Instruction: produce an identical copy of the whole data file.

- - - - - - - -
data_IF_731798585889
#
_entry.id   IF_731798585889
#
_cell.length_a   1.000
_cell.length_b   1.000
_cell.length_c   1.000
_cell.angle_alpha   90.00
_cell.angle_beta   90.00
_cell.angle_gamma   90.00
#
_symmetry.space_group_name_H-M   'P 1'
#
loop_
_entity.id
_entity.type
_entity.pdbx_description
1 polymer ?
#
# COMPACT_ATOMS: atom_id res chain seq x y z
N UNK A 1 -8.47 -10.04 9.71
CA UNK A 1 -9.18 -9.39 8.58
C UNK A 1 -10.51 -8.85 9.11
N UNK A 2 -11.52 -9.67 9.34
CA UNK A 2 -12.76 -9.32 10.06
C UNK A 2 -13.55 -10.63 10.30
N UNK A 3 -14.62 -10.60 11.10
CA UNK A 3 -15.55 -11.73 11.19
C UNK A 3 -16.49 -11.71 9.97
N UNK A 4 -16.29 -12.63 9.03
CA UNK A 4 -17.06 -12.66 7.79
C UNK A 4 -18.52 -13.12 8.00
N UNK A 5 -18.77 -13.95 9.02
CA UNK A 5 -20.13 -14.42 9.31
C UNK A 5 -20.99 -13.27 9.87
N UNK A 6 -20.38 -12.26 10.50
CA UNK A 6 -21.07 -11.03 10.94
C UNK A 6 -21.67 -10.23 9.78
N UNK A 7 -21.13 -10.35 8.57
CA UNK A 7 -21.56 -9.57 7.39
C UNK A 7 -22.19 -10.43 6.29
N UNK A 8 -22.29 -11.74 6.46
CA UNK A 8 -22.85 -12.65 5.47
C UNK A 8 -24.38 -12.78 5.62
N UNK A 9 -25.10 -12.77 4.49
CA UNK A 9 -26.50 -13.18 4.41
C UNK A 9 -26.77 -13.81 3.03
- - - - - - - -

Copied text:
data_IF_731798585889
#
_entry.id   IF_731798585889
#
_cell.length_a   1.000
_cell.length_b   1.000
_cell.length_c   1.000
_cell.angle_alpha   90.00
_cell.angle_beta   90.00
_cell.angle_gamma   90.00
#
_symmetry.space_group_name_H-M   'P 1'
#
loop_
_entity.id
_entity.type
_entity.pdbx_description
1 polymer ?
#
# COMPACT_ATOMS: atom_id res chain seq x y z
N UNK A 1 -8.47 -10.04 9.71
CA UNK A 1 -9.18 -9.39 8.58
C UNK A 1 -10.51 -8.85 9.11
N UNK A 2 -11.52 -9.67 9.34
CA UNK A 2 -12.76 -9.32 10.06
C UNK A 2 -13.55 -10.63 10.30
N UNK A 3 -14.62 -10.60 11.10
CA UNK A 3 -15.55 -11.73 11.19
C UNK A 3 -16.49 -11.71 9.97
N UNK A 4 -16.29 -12.63 9.03
CA UNK A 4 -17.06 -12.66 7.79
C UNK A 4 -18.52 -13.12 8.00
N UNK A 5 -18.77 -13.95 9.02
CA UNK A 5 -20.13 -14.42 9.31
C UNK A 5 -20.99 -13.27 9.87
N UNK A 6 -20.38 -12.26 10.50
CA UNK A 6 -21.07 -11.03 10.94
C UNK A 6 -21.67 -10.23 9.78
N UNK A 7 -21.13 -10.35 8.57
CA UNK A 7 -21.56 -9.57 7.39
C UNK A 7 -22.19 -10.43 6.29
N UNK A 8 -22.29 -11.74 6.46
CA UNK A 8 -22.85 -12.65 5.47
C UNK A 8 -24.38 -12.78 5.62
N UNK A 9 -25.10 -12.77 4.49
CA UNK A 9 -26.50 -13.18 4.41
C UNK A 9 -26.77 -13.81 3.03